A Colorado cattle rancher under attack from wolves is getting help from neighbors and wildlife officials with fencing and other deterrents.
According to the Fort Collins Coloradan, there’s been an increase of recent cow killings by wolves, and there’s been a team effort to protect cattle.
Earlier this week, the newspaper reported that Don Gittleson got some much-needed help. A dozen people, including neighbors and wildlife officials, put up 3 miles of fladry fencing in the snow.
The thin electrical fencing with flags comes as a wolfpack roams the rancher’s land. Wolves killed a pregnant heifer and a calf over the past five weeks. Another wolf-injured cow needed euthanizing during that time. Colorado authorities confirmed those killings, in addition to another cow’s death on a nearby ranch.
Rancher: Fencing Efforts Seen As Futile Longterm
The U.S. Department of Agriculture and neighbors helped put up the fence. The federal agency also brought four propane cannons that scare wolves at certain times during the day.
Many see the cow-protecting efforts as plugging up a breaking dam, but Gittleson liked the good-faith effort as Colorado deals with the wolf killings for the first time in decades.
Gittleson said he hopes he can get 60 days of protection from the temporary fencing. He said, “it really depends on the wolves.”
The remote ranch is 13 miles away from the town of Walden. But wolves have found their way to the 11,000-acre land.
The newspaper said Gittleson is feeling the pressure of the wolves, the media, and the long hours of ranch work.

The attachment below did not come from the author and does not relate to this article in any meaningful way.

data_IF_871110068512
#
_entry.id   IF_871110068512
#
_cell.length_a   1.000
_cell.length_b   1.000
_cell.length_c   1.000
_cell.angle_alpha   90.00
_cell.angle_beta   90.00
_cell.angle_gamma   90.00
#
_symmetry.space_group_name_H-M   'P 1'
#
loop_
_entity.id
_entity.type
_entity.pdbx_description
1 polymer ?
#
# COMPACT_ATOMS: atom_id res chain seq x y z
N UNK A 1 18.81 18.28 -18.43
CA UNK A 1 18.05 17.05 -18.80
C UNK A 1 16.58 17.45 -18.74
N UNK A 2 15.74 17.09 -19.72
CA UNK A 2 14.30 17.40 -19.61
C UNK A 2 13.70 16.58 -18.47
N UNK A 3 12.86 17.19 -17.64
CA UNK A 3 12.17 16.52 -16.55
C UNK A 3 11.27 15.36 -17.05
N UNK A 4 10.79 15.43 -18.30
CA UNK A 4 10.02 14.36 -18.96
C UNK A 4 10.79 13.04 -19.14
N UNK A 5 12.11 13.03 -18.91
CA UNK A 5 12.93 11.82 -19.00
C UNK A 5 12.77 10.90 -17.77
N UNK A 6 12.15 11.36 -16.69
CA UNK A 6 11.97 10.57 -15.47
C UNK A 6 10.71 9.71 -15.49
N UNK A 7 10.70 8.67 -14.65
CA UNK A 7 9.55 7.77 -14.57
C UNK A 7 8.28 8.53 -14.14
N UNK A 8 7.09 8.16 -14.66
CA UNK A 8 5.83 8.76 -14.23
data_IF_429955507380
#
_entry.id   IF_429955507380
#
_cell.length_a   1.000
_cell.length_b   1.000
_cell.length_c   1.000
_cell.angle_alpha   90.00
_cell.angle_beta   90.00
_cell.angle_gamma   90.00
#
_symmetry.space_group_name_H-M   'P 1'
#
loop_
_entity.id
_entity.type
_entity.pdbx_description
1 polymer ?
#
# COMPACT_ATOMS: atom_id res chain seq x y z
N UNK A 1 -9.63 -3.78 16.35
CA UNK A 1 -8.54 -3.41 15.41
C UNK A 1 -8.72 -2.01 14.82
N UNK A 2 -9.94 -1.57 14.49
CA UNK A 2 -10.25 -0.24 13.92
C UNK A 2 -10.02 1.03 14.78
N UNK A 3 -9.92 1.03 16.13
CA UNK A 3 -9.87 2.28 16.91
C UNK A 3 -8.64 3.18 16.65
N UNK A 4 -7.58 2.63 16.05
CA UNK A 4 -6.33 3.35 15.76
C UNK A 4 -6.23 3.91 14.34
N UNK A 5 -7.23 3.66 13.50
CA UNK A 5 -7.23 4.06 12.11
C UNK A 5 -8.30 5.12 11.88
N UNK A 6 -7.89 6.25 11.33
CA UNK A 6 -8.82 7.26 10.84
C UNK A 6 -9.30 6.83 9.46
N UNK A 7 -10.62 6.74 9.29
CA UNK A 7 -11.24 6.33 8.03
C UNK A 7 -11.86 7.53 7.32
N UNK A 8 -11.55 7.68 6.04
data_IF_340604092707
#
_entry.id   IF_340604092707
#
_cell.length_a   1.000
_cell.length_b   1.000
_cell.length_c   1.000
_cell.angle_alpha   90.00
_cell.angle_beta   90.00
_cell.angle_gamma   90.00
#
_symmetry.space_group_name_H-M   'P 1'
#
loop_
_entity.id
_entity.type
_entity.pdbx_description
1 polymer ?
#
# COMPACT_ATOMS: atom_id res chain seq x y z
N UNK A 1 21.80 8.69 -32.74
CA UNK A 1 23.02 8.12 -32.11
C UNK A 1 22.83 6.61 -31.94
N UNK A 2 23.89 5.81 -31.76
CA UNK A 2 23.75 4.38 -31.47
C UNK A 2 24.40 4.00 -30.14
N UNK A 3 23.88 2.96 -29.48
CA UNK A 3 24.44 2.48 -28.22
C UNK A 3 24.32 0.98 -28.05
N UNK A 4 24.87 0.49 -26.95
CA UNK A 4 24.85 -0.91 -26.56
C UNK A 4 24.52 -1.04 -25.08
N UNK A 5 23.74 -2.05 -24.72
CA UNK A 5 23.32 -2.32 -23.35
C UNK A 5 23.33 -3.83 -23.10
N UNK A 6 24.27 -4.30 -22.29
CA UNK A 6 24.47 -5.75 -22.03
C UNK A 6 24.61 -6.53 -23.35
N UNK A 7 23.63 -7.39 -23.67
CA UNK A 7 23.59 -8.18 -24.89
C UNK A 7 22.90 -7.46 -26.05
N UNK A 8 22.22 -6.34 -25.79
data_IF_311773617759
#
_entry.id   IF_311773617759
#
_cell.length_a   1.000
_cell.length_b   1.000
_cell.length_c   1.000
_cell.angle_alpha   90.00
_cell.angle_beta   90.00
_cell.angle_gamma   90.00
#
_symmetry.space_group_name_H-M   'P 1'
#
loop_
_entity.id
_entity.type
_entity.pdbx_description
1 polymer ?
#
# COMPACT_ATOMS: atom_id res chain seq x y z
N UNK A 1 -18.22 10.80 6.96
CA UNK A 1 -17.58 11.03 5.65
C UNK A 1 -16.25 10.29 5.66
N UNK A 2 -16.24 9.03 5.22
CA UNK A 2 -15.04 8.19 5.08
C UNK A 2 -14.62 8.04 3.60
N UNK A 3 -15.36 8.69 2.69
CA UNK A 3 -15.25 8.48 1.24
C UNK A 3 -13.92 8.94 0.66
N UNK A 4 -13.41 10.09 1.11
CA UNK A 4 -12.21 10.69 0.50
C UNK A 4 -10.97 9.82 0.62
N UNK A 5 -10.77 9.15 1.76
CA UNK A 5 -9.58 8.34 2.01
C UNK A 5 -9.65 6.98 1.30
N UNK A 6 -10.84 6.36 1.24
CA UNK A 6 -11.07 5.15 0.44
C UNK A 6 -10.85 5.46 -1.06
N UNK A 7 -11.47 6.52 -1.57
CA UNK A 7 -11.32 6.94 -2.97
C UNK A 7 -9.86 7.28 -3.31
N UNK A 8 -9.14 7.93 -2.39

“Normally, I can go a week and get two to three calls,” the rancher told the newspaper. “Now I don’t go through a day without two, three, or many more phone calls.”
For now, he’s hoping to protect his herd of 180 Angus cows against a wolfpack of two adults and six pups. Though it’s been days since anyone’s seen the wolfpack, Gittleson said he expects the group back soon.
Government Helping Colorado Rancher Ward Off Wolves
Wolf experts think constant and regular human contact can break the wolves’ cow-killing habits. The rancher said USDA Wildlife Services wants to hire a range rider for protection. A “pro-wolf” individual also offered to ride his ranch.
One organization, the Defenders of Wildlife, donated a mile of fladry fence to help Gittleson. John Murtaugh, the group’s representative, said the rancher’s cow losses are above average.
Murtaugh often sees reactionary, unchanging attitudes over removing the wolves, but he knows that the best solutions come from a community-wide effort.
With calving season on the way, Gittleson’s concerned about the ranch’s safety. He’s hoping the community can get the wolves under control as his calves will likely graze beyond the area close to his house.
Gittleson said an area rancher already took some of his younger cows to his pasture to protect them from wolves.